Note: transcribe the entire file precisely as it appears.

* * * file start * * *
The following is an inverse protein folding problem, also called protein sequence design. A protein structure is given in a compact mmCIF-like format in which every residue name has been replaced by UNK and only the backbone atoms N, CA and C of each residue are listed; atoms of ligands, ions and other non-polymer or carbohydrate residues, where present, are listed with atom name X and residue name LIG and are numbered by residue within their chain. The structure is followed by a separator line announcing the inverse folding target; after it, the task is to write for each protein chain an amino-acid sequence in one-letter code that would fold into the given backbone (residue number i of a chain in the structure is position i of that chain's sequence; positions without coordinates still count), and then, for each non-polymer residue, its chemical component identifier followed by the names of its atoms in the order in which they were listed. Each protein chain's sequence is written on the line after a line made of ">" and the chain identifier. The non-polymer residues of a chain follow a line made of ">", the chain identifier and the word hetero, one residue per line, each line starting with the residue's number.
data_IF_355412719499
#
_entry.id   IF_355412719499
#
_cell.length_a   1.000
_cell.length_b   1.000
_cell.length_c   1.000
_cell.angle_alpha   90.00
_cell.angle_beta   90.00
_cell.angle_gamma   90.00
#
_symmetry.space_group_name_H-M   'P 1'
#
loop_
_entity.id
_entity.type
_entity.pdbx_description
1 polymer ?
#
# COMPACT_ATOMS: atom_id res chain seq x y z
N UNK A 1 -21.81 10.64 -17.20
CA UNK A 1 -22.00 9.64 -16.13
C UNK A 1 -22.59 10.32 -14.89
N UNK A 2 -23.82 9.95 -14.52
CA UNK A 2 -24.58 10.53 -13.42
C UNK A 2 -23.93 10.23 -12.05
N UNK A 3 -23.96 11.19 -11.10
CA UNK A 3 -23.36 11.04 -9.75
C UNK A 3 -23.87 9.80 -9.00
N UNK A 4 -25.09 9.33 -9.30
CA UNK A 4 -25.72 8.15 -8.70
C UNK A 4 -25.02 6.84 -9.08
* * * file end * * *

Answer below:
The following is an inverse protein folding problem, also called protein sequence design. A protein structure is given in a compact mmCIF-like format in which every residue name has been replaced by UNK and only the backbone atoms N, CA and C of each residue are listed; atoms of ligands, ions and other non-polymer or carbohydrate residues, where present, are listed with atom name X and residue name LIG and are numbered by residue within their chain. The structure is followed by a separator line announcing the inverse folding target; after it, the task is to write for each protein chain an amino-acid sequence in one-letter code that would fold into the given backbone (residue number i of a chain in the structure is position i of that chain's sequence; positions without coordinates still count), and then, for each non-polymer residue, its chemical component identifier followed by the names of its atoms in the order in which they were listed. Each protein chain's sequence is written on the line after a line made of ">" and the chain identifier. The non-polymer residues of a chain follow a line made of ">", the chain identifier and the word hetero, one residue per line, each line starting with the residue's number.
data_IF_355412719499
#
_entry.id   IF_355412719499
#
_cell.length_a   1.000
_cell.length_b   1.000
_cell.length_c   1.000
_cell.angle_alpha   90.00
_cell.angle_beta   90.00
_cell.angle_gamma   90.00
#
_symmetry.space_group_name_H-M   'P 1'
#
loop_
_entity.id
_entity.type
_entity.pdbx_description
1 polymer ?
#
# COMPACT_ATOMS: atom_id res chain seq x y z
N UNK A 1 -21.81 10.64 -17.20
CA UNK A 1 -22.00 9.64 -16.13
C UNK A 1 -22.59 10.32 -14.89
N UNK A 2 -23.82 9.95 -14.52
CA UNK A 2 -24.58 10.53 -13.42
C UNK A 2 -23.93 10.23 -12.05
N UNK A 3 -23.96 11.19 -11.10
CA UNK A 3 -23.36 11.04 -9.75
C UNK A 3 -23.87 9.80 -9.00
N UNK A 4 -25.09 9.33 -9.30
CA UNK A 4 -25.72 8.15 -8.70
C UNK A 4 -25.02 6.84 -9.08